King's Lynn Aquariums

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Guild hall in Kings Lynn 02

Review of King's Lynn:

Kings Lynn Information:

Kings Lynn Location: Norfolk, Eastern England, England, UK.

Postcode for Kings Lynn: PE30

Kings Lynn Dialling Code: 01553

Kings Lynn Population: 42,800 (Census 2011)

Kings Lynn Ordnance Survey Map Reference: TF62390

Formerly identified as Lynn or Lin (and later as Bishop's Lynn), the lively port and town of King's Lynn was formerly among the most vital ports in Britain. The town currently has a population of roughly forty two thousand and lures in quite a lot of visitors, who visit to learn about the background of this delightful place and to appreciate its countless fine points of interest and live entertainment possibilities. The name "Lynn" stems from the Celtic for "pool or lake" and no doubt refers to the fact that this place used to be covered by an extensive tidal lake.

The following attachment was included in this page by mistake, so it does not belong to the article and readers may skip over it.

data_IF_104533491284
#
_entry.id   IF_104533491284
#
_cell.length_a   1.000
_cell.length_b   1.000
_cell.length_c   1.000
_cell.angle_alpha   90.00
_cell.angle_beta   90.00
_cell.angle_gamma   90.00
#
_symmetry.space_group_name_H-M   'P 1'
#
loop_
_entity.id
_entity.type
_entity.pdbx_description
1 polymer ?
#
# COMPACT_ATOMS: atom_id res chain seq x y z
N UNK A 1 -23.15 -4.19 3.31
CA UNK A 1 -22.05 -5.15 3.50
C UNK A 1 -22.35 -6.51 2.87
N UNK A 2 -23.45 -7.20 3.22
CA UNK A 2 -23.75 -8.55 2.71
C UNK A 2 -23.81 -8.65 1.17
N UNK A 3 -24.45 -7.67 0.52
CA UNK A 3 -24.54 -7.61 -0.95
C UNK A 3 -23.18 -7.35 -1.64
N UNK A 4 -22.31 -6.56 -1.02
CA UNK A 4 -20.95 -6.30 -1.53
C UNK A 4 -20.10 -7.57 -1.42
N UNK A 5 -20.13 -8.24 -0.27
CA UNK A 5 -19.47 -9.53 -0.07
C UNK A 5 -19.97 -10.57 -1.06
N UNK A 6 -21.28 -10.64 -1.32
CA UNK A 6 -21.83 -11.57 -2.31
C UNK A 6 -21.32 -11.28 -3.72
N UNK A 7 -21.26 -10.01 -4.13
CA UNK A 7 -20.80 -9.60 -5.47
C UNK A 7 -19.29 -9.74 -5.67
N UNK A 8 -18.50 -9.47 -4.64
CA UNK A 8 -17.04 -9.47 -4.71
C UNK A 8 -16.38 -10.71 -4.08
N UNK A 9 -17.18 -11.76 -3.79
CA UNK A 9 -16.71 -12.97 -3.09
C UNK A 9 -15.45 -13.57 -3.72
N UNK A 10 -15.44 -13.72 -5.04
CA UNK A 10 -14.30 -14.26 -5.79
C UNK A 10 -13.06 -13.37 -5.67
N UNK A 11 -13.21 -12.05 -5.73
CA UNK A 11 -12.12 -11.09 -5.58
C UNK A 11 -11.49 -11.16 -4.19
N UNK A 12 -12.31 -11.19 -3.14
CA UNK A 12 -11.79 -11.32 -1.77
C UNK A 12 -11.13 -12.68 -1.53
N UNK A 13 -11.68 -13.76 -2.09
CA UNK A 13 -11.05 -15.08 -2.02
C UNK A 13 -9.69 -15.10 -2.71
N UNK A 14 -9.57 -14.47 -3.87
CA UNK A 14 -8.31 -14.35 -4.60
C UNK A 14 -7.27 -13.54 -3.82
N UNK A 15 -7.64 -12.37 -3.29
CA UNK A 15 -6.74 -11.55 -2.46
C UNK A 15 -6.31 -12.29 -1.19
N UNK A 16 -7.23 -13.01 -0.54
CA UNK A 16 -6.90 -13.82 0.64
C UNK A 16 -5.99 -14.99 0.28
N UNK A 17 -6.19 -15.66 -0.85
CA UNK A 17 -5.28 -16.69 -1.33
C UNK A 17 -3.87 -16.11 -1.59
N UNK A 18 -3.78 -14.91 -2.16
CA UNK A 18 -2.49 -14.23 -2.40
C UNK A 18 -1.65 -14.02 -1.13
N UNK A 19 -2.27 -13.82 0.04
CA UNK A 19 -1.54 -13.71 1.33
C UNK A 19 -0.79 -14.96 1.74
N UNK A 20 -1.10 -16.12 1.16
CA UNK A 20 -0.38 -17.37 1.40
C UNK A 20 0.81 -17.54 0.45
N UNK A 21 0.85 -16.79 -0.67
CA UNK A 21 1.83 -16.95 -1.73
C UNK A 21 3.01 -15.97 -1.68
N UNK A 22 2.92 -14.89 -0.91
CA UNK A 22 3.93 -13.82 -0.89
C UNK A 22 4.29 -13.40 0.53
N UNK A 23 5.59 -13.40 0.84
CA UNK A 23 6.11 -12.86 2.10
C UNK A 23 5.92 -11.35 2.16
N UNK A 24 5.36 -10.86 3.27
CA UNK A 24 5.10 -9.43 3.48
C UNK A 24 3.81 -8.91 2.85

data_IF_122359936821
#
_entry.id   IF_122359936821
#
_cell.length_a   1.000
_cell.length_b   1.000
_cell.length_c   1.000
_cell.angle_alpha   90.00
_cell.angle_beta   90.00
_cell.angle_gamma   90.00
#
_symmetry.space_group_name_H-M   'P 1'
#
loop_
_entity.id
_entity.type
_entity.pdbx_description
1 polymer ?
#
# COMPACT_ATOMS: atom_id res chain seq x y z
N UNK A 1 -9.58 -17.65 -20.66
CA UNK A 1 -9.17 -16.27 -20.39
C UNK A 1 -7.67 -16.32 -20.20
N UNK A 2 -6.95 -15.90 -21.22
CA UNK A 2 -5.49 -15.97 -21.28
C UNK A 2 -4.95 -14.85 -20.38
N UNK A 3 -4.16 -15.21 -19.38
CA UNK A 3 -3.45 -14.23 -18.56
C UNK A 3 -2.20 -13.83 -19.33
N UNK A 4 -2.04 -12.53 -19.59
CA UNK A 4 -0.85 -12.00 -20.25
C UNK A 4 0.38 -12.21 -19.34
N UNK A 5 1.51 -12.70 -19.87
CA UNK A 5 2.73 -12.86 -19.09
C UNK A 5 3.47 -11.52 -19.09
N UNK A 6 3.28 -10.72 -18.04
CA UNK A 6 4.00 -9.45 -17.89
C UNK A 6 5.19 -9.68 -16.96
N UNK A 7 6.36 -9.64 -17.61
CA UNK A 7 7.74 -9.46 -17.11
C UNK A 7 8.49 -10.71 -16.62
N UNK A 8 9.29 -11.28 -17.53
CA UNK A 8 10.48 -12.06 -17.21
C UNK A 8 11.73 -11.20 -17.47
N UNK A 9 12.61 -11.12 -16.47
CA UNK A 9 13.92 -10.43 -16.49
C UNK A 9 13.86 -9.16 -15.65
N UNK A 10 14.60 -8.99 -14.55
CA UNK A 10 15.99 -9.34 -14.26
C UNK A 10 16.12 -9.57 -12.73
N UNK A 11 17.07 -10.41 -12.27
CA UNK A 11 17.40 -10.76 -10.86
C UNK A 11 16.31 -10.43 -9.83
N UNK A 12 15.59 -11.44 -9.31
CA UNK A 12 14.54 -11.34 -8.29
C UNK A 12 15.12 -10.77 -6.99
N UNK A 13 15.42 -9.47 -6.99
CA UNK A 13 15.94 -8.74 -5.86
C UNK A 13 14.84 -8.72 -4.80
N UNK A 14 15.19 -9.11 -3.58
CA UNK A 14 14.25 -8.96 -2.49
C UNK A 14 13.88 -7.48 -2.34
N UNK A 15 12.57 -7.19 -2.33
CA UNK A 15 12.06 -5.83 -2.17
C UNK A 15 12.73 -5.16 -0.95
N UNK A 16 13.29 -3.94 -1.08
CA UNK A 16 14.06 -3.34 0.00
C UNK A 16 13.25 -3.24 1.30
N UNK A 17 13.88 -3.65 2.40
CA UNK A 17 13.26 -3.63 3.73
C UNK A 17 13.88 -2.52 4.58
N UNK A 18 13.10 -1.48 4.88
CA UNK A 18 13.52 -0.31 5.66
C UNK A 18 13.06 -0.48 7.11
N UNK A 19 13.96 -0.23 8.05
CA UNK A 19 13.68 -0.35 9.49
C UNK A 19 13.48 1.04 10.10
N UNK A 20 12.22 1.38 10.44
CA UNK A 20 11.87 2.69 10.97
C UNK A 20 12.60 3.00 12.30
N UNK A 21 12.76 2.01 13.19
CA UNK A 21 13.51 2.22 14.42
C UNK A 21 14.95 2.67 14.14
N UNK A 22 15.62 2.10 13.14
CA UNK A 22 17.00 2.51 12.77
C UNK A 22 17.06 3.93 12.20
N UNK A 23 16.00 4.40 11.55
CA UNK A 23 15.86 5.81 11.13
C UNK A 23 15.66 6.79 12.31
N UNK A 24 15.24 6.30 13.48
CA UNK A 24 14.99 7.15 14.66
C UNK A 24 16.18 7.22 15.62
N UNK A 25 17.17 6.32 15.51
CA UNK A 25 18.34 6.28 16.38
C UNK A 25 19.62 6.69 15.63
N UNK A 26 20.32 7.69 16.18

King's Lynn sits the bottom end of the Wash in Norfolk, that noticable bite from England's east coast where King John is claimed to have lost all his gold and jewels in twelve fifteen. He had been entertained by the elite of Lynn (as it was named at this time), then a well established port, but was caught by a nasty October high tide as he made his way to the west over perilous mud flats in the direction of Newark and the treasure was lost forever. Very shortly after that, he died of a surfeit of peaches (or lampreys) depending on which report you read. In these days the town is a natural hub, the main channel for business betwixt the Midlands and East Anglia, the railway terminus of the London, Cambridge, Ely main line, and a bridging point that joins 'high' Norfolk extending towards the city of Norwich in the east, with 'low' Norfolk, the flat fenlands and marshes to the south of the Wash.